An inspirational young South African who has mentored numerous young leaders, has found herself on the podium winning a global award while competing against participants from 25 other countries.
A team, led by Monash South Africa (MSA) employee and student Bronwyn Dugtig, has won $25,000 in funding and mentorship in the McGuire Business Plan Competition – Laureate International Universities’ signature entrepreneurship competition that identifies and supports innovative entrepreneurial ventures. The award is open to students across the global Laureate network, and attracted entries from over 34 tertiary institutions across the globe.
Dugtig who is Head of Community Engagement at MSA, mentors approximately 50 students per annum, reaching approximately 500 students each year. Dugtig’s unique winning business idea, named My Voice, aims to give South African learners the skills required to engage, speak and lead within a democratic society.
My Voice’s extensively researched curriculum focuses on human rights, democratic institutions and their functions, policy development, and voter rights and responsibilities. Its content is defined and guided by the South African Constitution.
Dugtig says, “Globally, there is a trend towards people participating less in the democratic process. They become disillusioned when they don’t get the outcomes they want, but can’t make progress because they don’t know the channels to go through. We aim to teach people how to actively participate in a democracy, taking collective charge of all our futures.”
The win, while another feather in MSA’s cap, is testament to the strong outcome based education at MSA, President and Academic President of MSA, Prof Alwyn Louw stressed. “Our goal is to be aligned with the national agenda and nurture talent that can lead South Africa and other neighboring countries to new levels of growth. MSA has over the years produced nine Mandela Rhodes Scholars, while the Laureate Here for Good Award was won by another MSA student Lebo Sekhotla two years ago. The entire education journey at MSA is intended to be life-changing, for our students and their families, employers and local communities.”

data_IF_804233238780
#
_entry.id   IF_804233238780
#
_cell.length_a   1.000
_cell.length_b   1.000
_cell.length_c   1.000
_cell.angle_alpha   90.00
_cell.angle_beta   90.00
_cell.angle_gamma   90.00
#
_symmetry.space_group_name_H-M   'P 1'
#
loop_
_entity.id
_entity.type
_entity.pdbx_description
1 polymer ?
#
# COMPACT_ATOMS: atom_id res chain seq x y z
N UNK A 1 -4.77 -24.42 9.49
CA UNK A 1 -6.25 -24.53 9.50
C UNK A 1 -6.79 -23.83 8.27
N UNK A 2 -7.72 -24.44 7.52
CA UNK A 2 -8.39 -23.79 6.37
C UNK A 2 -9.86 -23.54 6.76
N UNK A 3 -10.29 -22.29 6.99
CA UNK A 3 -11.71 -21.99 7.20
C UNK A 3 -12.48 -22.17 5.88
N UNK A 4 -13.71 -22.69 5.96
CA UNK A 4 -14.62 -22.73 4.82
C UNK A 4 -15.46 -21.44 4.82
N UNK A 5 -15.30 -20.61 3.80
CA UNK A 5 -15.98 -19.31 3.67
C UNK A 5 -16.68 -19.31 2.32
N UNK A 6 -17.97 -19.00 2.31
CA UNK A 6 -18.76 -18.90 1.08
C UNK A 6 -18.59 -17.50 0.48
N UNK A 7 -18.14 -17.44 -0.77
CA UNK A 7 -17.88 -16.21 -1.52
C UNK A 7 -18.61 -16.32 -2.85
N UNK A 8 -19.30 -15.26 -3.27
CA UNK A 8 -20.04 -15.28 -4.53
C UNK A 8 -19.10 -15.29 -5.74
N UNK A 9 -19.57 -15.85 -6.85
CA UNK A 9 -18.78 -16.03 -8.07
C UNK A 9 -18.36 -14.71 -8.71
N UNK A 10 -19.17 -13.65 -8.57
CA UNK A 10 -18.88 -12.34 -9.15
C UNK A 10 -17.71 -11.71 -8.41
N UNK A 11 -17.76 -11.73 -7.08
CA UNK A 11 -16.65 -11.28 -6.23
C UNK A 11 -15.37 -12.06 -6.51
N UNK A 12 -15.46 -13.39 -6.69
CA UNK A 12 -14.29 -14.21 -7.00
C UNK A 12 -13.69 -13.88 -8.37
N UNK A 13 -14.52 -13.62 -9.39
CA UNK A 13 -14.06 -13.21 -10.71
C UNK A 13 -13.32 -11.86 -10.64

Ten years since inception, the competition has grown in size and magnitude, attracting the highest number of entries this year. Laureate International Universities is the largest global network of degree-granting higher education institutions, with over a million students, as a result, more than 150 business plans were received from 34 network institutions.
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The business’ goals will be fast-tracked, thanks to winning the McGuire Business Plan Competition. Dugtig notes how this support will drive the success of her team’s fledgling business, “Winning the award has given us so much more confidence in our product and really legitimised our ideas. The entire pitch process is invaluable, as it allowed us to form a strong business plan and re-calibrate our approach. Being supported by Monash South Africa and Laureate gives our team the credibility required as we share our concept with schools across the country.”
The prize money and one year mentorship that is part of the prize presents opportunities that are not usually available to a start-up. For example, My Voice can build a professional brand and a world-class curriculum. As an apartisan organisation, My Voice will also need to conduct pilots in selected schools.
My Voice will follow a hybrid model, offering its services to both underprivileged and wealthy schools. This decision follows the insight that South African learners of all backgrounds require a greater understanding of the importance and role of participating in a democratic society. Ultimately, the team aims to produce a blended curriculum of both online and in-person tuition that can be replicated and scaled.
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“The research phase yielded great response. Teachers identified a widespread need for critical thinking, while learners asked for leadership development and voter education. This presents a powerful opportunity for the team to gather data and study the political discourse taking place among the youth of South Africa. This will result in knowledge that all South Africans and policy makers will benefit from,” Dugtig added.
“Through my work at Monash South Africa and my research for this business plan, I have come to the conclusion that young people are hungry for change and engagement. Sometimes young people are not taken as seriously as they should be, but we need to help prepare them to engage in civil society and step up into the economy. Through finding their voices, young people can create a future they want to see.”